This trailer relates most to Kimberle Crenshaw’s article on intersectionality in American culture. The video, and the film it presents, follows members of the Kiki scene, a safe haven of performance and self-expression for LGBTQ youth-of-color in Harlem.
While it is possible to analyze the people the film presents by one distinct aspect of their identity, sexuality alone for example, Kiki begs an analysis that accounts for the various intersections of identity that we witness.
Not only in the performers, but also in the outsider perspective of Sara Jordenö, the film’s white, Swedish director, and especially in the navigation of space and how it relates to the identities of those involved. For example, the trailer teases the integration of Kiki into the mainstream, and in doing so delineates a disparity between the physical spaces inhabited by a majority black LGBTQ audience, and a “mainstream” audience.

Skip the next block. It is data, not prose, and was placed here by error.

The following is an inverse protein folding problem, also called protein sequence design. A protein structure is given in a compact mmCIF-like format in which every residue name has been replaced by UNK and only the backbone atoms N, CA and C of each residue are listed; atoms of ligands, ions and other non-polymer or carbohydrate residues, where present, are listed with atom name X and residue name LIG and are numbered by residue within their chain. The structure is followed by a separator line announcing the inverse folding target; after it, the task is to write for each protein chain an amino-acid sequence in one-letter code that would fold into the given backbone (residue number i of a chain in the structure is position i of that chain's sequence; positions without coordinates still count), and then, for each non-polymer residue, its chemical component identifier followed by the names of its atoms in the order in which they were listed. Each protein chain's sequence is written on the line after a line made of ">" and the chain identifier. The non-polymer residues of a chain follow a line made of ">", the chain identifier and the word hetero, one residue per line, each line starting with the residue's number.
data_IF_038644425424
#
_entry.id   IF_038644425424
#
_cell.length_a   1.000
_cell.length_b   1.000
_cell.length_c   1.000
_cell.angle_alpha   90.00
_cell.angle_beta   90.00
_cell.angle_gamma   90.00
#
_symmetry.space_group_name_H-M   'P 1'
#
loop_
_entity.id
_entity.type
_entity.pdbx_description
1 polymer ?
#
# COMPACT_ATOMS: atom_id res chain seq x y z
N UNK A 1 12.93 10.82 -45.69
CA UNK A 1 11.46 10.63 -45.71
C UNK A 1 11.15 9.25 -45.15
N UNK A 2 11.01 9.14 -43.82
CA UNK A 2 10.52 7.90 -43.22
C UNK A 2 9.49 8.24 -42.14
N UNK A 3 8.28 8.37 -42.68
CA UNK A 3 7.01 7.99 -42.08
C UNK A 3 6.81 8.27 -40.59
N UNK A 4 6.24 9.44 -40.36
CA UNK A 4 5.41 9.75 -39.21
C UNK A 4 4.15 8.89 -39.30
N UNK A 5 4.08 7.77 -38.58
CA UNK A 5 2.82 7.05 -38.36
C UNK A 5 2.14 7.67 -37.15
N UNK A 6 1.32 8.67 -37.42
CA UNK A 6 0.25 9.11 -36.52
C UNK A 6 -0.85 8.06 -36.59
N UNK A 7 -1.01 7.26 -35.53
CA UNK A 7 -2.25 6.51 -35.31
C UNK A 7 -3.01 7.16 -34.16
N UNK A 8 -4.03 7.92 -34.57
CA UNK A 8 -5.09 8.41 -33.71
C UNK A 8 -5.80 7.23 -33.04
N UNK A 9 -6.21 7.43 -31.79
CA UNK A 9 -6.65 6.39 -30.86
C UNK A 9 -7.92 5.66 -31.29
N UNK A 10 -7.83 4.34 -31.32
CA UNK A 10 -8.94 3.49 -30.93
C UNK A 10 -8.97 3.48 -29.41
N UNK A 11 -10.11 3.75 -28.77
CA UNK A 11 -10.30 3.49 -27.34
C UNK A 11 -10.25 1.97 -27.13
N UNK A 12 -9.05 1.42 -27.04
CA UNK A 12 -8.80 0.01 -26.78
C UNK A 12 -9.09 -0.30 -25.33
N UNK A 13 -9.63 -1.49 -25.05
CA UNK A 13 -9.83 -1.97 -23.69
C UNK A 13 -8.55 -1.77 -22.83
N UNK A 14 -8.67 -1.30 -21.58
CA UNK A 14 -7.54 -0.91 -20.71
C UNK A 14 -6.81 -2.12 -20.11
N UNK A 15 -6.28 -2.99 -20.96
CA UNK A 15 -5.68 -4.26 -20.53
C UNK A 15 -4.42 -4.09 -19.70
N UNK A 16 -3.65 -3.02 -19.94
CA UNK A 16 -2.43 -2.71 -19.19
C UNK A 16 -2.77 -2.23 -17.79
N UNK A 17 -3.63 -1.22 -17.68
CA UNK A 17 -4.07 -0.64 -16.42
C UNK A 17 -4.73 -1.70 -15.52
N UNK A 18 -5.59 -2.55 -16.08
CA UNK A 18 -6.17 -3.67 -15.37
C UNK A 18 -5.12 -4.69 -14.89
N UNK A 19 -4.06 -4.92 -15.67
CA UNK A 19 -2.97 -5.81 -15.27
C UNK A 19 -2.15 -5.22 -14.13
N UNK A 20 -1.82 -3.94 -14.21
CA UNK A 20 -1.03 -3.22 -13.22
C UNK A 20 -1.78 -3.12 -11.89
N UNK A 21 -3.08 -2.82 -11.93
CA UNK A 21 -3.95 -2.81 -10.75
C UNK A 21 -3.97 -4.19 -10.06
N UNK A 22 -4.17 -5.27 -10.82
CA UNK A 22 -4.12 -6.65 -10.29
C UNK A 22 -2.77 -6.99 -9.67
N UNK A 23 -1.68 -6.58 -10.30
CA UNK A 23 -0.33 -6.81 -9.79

A culture of standing crowds, theatre stages, and runways bounded by bodies, gives way to a raised catwalk surrounded by audience seating. The introduction to mainstream becomes a formal presentation to a white crowd, reminiscent of amateur fashion or an outdoor music festival and clear in it’s distinction from the usual Kiki scene. The space changes with the intersections of identity, and by examining the environment we gain insight into differences in class, race, sexuality, gender, and even ideological mindset.